iPAD SAMPLES TO DOWNLOAD
PLEASE NOTE - ALL .JPG IMAGES MADE AVAILABLE FOR DOWNLOAD IN THIS POST ARE ©SOUNDIMAGEPLUS AND MUST NOT, UNDER ANY CIRCUMSTANCES WHATSOEVER, BE SHARED OR USED FOR ANY PURPOSE OTHER THAN TO VIEW AND ASSESS PRIVATELY AND INDIVIDUALLY.
My wife Ann and I seem to be collecting iPads. Currently we have three, which we use for various work and leisure purposes. I've just got the iPad Air 2 with 128GB of space and a cellular connection which is for work. e.g. Controlling cameras via wi-fi, uploading images anywhere, editing via snapseed etc. Since the camera on it is much the same specs. as an iPhone 6 and supposedly very similar* (See below). I thought I'd have a look at what it can do. And despite the general view that it looks a bit strange taking pictures with an iPad, it does have the advantage of that incredible screen, which as you imagine is very good indeed for framing and composition.
* Going into this camera comparison, I pretty much had my mind made up that the iPhone 6 would out perform the iPad Air 2 in almost every area. As it turns out, I was wrong. iPad photographers can finally rejoice as you truly do have something great (sic) in your hands. Not only can it keep pace with the iPhone 6 in almost every area, some folks may prefer the images it produces if you favor cooler tones. That being said, those that prefer warmer tones will most likely find the iPhone 6 images to be more to their liking. SOURCE http://www.imore.com/ipad-air-2-vs-iphone-6-camera-comparison
I am of course somewhat spoiled by my Nokia Lumia 1020 camera phone and I've yet to see any other smartphone camera images that come close to the quality I can get with it. (And yes that does include the Panasonic CM1, which looks more and more like an overpriced toy the more pictures I see taken with it. But then samples from the usual suspect tech. review sites are generally awful and i'll wait to see some pictures taken by somebody who knows what they are doing before making a final judgement)
If you're expecting results something close to a dedicated camera from the iPad (and presumably the new iPhone), then you can forget that straight away. The levels of noise present in ISO 25 images are about the same as my Sony A7s at ISO 3200. Dynamic range is almost non-existent and there is a somewhat unpleasant 'smearing' when the images are viewed at 100%. As I said, I'm spoiled by my Nokia, which after I downsize the files produces results that could easily be passed off as m4/3 or even APS-C sensor created files.
The iPad does however, after some editing, produce a decent panoramic image, though as you can see from the full-size sample in the downloads, shadows do block out almost completely.
So will I use it much? Well not really. It's useful to have and for photographing gear and other general photography it will have a place. But to be honest I still prefer the images from my Blackberry Q10, which produces more more 'photographic' results and I've worked up a preset in Iridient Developer which makes the files from that phone look really good.
This is not the first time I've been unimpressed by Apple camera technology. Several of my relatives use iPhones and I've looked at their pictures and thought that they weren't actually that good. When the Leica T came out some reviewers made the observation that it looked like a camera Apple might make. Well, from the results I've seen from Apple cameras, we should be thankful that it was in fact made by Leica!!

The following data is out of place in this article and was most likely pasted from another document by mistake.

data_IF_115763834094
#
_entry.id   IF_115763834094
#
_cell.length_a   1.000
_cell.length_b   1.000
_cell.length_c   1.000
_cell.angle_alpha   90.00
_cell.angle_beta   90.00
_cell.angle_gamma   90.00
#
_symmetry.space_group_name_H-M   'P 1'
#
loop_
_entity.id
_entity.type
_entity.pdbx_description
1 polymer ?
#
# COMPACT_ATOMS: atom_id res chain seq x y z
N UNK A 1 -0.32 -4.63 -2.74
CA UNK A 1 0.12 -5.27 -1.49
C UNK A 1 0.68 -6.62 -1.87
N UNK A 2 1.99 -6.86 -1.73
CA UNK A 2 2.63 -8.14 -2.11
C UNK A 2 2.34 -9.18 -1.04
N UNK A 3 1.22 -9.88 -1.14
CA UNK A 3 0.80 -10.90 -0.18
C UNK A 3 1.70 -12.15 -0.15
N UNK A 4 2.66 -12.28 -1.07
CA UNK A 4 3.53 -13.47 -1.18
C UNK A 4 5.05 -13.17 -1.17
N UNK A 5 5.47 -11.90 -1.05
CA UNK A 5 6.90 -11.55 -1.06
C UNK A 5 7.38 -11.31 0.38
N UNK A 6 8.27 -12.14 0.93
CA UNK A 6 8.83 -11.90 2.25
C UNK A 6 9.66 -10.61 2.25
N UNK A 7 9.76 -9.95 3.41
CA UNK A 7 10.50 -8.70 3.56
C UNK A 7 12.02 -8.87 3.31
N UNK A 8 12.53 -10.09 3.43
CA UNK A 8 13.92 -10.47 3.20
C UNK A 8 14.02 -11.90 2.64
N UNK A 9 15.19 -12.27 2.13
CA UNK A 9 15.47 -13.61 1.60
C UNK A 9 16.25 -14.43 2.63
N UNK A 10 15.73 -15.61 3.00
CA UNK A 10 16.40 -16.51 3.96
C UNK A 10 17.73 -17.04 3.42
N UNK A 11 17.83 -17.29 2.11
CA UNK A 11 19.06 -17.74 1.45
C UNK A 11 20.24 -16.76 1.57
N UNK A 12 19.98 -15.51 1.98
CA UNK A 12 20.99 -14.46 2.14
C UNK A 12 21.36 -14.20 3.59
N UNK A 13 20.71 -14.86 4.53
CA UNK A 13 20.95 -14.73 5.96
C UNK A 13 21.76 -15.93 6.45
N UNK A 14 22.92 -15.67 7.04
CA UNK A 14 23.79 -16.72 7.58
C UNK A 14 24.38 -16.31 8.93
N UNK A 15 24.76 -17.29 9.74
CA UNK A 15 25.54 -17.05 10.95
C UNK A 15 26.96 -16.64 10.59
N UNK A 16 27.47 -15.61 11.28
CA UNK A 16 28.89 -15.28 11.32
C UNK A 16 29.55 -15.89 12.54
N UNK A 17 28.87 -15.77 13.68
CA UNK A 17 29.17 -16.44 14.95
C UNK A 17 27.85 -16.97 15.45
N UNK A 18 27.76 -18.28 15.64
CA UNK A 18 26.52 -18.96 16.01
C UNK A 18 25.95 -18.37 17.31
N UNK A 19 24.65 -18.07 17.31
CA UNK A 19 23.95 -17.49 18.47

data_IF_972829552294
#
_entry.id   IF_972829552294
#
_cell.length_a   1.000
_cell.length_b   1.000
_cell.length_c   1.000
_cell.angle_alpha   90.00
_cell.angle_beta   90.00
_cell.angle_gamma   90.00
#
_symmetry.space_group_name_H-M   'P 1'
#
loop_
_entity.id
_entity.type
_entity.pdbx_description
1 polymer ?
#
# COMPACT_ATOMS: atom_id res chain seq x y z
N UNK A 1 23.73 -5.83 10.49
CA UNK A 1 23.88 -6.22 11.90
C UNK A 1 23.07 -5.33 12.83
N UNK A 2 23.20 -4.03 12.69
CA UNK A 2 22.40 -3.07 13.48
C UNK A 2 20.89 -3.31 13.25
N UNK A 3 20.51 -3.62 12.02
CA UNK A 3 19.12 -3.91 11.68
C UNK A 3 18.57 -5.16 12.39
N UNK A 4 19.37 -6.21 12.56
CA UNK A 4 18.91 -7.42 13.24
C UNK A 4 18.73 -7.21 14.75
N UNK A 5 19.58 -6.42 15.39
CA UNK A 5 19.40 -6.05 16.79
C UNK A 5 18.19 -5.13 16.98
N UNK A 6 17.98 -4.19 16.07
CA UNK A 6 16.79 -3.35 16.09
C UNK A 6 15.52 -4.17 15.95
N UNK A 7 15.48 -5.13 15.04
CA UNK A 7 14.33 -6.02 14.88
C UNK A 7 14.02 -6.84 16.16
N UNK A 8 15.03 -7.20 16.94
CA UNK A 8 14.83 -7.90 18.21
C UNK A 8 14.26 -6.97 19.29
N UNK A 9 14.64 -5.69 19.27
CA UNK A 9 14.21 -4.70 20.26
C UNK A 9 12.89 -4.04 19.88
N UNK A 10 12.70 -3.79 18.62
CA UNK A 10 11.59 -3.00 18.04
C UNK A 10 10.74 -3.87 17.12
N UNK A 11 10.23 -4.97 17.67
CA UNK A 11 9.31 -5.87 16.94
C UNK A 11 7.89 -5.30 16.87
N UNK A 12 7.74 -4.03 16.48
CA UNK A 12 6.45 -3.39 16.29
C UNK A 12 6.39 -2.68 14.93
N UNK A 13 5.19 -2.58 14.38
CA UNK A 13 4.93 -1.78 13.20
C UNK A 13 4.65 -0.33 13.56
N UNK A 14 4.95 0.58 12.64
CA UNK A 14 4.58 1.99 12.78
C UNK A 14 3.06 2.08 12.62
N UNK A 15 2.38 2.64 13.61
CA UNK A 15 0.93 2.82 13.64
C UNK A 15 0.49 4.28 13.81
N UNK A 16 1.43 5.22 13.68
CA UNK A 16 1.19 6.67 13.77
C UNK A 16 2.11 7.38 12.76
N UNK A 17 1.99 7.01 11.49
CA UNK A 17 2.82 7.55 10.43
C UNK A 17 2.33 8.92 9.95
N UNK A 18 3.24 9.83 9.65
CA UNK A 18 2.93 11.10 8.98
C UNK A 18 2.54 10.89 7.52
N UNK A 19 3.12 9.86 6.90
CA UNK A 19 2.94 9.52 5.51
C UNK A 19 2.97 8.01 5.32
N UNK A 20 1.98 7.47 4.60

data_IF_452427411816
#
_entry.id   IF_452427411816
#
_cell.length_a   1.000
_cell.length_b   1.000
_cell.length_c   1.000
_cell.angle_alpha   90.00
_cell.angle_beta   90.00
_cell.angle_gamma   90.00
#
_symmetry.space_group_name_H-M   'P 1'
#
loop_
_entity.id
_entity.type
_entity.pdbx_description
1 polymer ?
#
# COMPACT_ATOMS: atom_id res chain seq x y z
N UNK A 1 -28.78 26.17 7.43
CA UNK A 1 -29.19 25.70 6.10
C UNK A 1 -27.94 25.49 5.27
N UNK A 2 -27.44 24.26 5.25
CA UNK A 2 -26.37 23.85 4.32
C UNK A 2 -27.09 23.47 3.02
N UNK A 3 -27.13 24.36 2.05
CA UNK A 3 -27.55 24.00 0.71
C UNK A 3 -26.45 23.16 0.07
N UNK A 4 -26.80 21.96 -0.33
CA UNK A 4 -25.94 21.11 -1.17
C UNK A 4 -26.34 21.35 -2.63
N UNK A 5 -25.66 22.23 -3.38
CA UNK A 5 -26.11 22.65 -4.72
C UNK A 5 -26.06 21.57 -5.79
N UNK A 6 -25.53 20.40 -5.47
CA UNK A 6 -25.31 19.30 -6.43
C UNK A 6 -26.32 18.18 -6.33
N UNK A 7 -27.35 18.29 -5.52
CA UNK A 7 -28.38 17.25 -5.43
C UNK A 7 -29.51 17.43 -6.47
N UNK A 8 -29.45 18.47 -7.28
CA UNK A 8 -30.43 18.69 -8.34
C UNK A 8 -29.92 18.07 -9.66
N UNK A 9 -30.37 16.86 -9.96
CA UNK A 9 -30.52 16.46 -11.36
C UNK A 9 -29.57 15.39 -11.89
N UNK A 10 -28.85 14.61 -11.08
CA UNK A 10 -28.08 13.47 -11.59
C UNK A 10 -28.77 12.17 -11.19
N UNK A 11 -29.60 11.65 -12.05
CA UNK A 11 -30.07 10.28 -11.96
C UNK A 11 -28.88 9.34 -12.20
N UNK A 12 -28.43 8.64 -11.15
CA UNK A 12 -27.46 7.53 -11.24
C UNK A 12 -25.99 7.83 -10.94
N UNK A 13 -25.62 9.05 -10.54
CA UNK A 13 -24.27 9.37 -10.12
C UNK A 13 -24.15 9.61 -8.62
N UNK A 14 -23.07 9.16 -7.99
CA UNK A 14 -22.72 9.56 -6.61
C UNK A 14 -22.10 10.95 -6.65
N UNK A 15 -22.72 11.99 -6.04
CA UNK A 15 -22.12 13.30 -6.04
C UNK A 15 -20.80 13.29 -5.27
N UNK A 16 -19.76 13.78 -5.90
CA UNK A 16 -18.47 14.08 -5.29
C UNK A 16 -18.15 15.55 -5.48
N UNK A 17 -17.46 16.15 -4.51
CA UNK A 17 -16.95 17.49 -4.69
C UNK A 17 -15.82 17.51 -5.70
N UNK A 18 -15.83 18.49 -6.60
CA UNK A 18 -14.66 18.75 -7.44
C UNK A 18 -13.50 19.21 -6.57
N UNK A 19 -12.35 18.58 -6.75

It's interesting that with a few notable exceptions, smartphone camera tech. seems to still be in the dark ages somewhat. I thought after the release of the Nokia 1020 things would improve dramatically, but it seems that's not the case yet. And for social media applications, I guess it doesn't matter, but just as DSLR's aren't disappearing any time soon, the notion that smartphones will take over photography is another myth. The Nokia 1020 may be a serious alternative to a dedicated camera, but it does seem it's pretty much out there on it's own in terms of quality of results.
And though photography isn't all about technical quality, it does depend on how far you are prepared to compromise. With my Nokia I really don't have to compromise much, if at all, but using the iPad / iPhone I would. No chance to upsize files here, unless I was prepared to get the filters out and while the Apple cameras are capable of a certain level of print reproduction, they are primarily designed for internet sharing.
It remains to be seen whether other phone cameras / camera phones / smartphones etc. develop to the standard of the Nokia 1020 and certainly that camera has been out for awhile without encountering any serious competition. I have no idea what the sales figures are like or whether people consider other features, operating system and size as more important in a phone. However, just so you can an idea of what that is like, I'm making some raw files available for download so you can see what they are like. I believe that there are only two smartphone cameras that provide raw files and certainly with the Nokia those .DNG files provide the opportunity to get pretty decent dynamic range. Anyway, as indicated, you can see for yourself.
NOKIA LUMIA 1020 RAW SAMPLES TO DOWNLOAD
PLEASE NOTE - ALL IMAGES MADE AVAILABLE FOR DOWNLOAD IN THIS POST ARE ©SOUNDIMAGEPLUS AND MUST NOT, UNDER ANY CIRCUMSTANCES WHATSOEVER, BE SHARED OR USED FOR ANY PURPOSE OTHER THAN TO VIEW AND ASSESS PRIVATELY AND INDIVIDUALLY.
N.B. First image in each pair is at ISO 100, second at ISO 1600.